An occasional column, in which Caveman and other troglodytes involved in cell science emerge to share their views on various aspects of life-science research. Messages for Caveman and other contributors can be left at firstname.lastname@example.org. Any correspondence may be published in forthcoming issues. Previous Sticky Wickets can be viewed at: www.biologists.com/JCS/caveman/index.html Back when Michael Jordan ruled the world of basketball, and everything else, a TV advertisement showed him effortlessly whirling around other players, gliding through the air and dunking the basketball. He then sat down and started guzzling an artificially colored saline solution. He was surrounded by young boys who looked up at him with rapture. Then, each of the boys promptly started to guzzle the same drink and cheerfully chanted in a mantra-style, ‘I wanna be like Mike! I wanna be like Mike!’ Society loves the cult hero, someone who is, or is packaged to appear, more intelligent, faster, taller, more beautiful and exciting, and funnier than you. Here is someone to look up to from your miserable, lowly rung on society's ladder - someone whose talents you can try to emulate, even if it is only in the soft drink that you buy. What better way to get through another grinding day at work than the knowledge that you are at least guzzling the same drink as Michael Jordan! And so it is in science. Young scientists today define science in terms of personalities, cult heroes and controversy between laboratories. In a discussion group for a class that I teach, students and faculty leaders critique papers that parallel the more didactic parts of the class. The discussion of each paper is started with a brief (historical) background and overview of the biological problem by one of the students. I noticed that the students presented the background by date and personality (as encouraged by one faculty leader!), and often highlighted personality conflicts: ‘In 1987, Phlemspengler showed that pigs could become airborne for short distances if they first leapt out of a first-floor window. Then, in 1988, Phlemspengler's rival, Snotely, reported that Phlemspengler's work was flawed because he had in fact tossed the pigs out of the window. Nevertheless, Snotely was intrigued with the possibility that pigs might fly. In 1989, she found that excess rolls of fat underneath the forelimbs of pigs could produce lift if splints were used to extend the forelimbs laterally from the body, and the pigs were then tossed out of a first-floor window. The big breakthrough came in 1992, when Phlemspengler's former graduate student Arsenmuth engineered a transgenic pig that had an enlarged sternum, a project that he was not allowed to work on as Phlemspengler's student. Arsenmuth showed that extensive exercise and pectoral muscle development, together with the forelimb fat rolls, provided sufficient strength and lift to enable the pigs to fly for short distances. At a recent meeting, Phlemspengler noted that Arsenmuth still had to toss the pigs from a first floor window in order to get them airborne and, therefore, he, Phlemspengler, was still the first discoverer of pig flight.’ It would be considerably more scholarly to summarize the evolution of ideas (one came from the other), to which each person contributed, and leave out names and anecdotal personality conflicts. ‘The evolution of pig flight came about through a series of body adaptations, starting with the use of splints to support the forearms and surrounding adipose tissue, and then the development of the sternum and pectoral muscles. However, it remains to be shown whether these pigs can sustain powered flight or simply glide after an assisted launch.’ Who said that the recitation of science should be exciting or presented in the format of an exclusive for the News of the World, National Enquirer or Das Bild? Unfortunately, the science cult figure looms large, and in some cases very large. Students want to grow up to be like. pick a star of genetics, cell or developmental biology - someone famous at a prize university, who gets the rock-star billing at meetings and has the greased pipeline into the top journals. And why not? Isn't this the way to get to the top (the top in terms of visibility, not necessarily scientific contribution), to emulate the success of someone else, to mould yourself to their pedigree and personality? Do not succumb to this form of societal inbreeding! It is not that Mike (or Gary, or Fiona) is not worth looking up to. However, it is better to be yourself and to develop your own set of principles, your own way of thinking and performing experiments, your own writing and presentation styles. Face it: in the end, you will never have the ability to perform the experimental equivalent of a gravity-defying, 360(o) spin tomahawk dunk, and you will definitely not look good in vest and shorts!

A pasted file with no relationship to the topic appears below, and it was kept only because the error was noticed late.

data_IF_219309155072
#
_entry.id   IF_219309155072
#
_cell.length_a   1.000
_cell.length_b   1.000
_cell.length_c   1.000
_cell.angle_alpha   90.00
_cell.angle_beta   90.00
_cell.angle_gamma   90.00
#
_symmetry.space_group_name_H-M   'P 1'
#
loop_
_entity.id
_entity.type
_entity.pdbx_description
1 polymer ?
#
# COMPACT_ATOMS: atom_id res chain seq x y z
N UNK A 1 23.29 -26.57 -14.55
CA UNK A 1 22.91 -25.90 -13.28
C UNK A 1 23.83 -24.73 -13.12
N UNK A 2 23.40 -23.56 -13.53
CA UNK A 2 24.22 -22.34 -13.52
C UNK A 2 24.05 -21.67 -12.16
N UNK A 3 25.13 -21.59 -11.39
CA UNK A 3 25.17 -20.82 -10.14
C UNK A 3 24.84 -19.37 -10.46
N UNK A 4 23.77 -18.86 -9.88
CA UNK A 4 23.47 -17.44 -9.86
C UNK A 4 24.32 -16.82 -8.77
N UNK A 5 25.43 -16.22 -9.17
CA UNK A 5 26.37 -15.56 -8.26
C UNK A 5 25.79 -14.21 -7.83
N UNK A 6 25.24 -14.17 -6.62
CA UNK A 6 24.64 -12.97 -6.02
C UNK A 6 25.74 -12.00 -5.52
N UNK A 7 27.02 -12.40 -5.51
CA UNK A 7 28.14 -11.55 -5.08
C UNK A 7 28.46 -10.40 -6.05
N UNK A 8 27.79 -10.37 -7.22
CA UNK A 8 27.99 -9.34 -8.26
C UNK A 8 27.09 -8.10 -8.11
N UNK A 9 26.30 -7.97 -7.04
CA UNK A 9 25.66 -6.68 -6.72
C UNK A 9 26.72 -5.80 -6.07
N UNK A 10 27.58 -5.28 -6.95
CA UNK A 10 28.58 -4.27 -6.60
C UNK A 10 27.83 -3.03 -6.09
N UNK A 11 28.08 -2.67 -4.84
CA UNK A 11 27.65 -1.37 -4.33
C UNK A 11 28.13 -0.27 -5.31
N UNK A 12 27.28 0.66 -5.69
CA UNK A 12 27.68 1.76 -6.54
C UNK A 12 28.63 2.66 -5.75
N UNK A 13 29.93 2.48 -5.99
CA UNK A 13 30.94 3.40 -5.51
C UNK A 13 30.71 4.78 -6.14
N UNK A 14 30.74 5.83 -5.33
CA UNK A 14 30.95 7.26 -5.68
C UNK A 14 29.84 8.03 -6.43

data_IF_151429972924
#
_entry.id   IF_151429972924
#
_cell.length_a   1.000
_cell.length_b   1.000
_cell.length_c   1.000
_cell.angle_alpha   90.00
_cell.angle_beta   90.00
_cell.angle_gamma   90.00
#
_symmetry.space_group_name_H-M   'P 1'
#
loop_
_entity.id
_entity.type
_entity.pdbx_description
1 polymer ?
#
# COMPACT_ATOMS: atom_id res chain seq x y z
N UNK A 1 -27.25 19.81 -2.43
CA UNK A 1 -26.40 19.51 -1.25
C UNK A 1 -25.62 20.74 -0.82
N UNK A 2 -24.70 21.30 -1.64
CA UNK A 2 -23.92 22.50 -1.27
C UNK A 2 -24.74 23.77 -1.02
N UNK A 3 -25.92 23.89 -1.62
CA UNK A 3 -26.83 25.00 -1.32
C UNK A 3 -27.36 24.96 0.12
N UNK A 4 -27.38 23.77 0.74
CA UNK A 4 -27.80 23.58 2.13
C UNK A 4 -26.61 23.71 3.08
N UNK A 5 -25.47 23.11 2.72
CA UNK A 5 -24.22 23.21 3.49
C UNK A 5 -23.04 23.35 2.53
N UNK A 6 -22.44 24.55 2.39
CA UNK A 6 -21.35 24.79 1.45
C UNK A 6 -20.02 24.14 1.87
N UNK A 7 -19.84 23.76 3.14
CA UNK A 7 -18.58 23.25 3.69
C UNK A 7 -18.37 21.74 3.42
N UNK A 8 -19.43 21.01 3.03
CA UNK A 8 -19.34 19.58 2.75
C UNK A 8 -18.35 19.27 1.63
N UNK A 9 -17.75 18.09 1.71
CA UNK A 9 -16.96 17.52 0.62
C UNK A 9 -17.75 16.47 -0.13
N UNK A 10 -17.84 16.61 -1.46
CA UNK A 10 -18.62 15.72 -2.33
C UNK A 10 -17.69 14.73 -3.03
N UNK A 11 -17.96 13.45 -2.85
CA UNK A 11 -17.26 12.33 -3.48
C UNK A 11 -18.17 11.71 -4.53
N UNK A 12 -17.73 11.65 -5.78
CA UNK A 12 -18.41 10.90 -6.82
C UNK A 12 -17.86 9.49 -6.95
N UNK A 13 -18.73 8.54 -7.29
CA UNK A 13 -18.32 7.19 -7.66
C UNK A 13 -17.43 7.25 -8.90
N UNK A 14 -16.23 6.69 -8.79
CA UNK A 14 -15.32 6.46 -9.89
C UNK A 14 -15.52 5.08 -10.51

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JOURNAL ARTICLE| 15 May 2001
‘I wanna be like Mike (or Gary, or Fiona)!’
Online Issn: 1477-9137
Print Issn: 0021-9533
© 2001 by Company of Biologists
J Cell Sci (2001) 114 (10): 1795–1796.
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A. Caveman; ‘I wanna be like Mike (or Gary, or Fiona)!’. J Cell Sci 15 May 2001; 114 (10): 1795–1796. doi: https://doi.org/10.1242/jcs.114.10.1795
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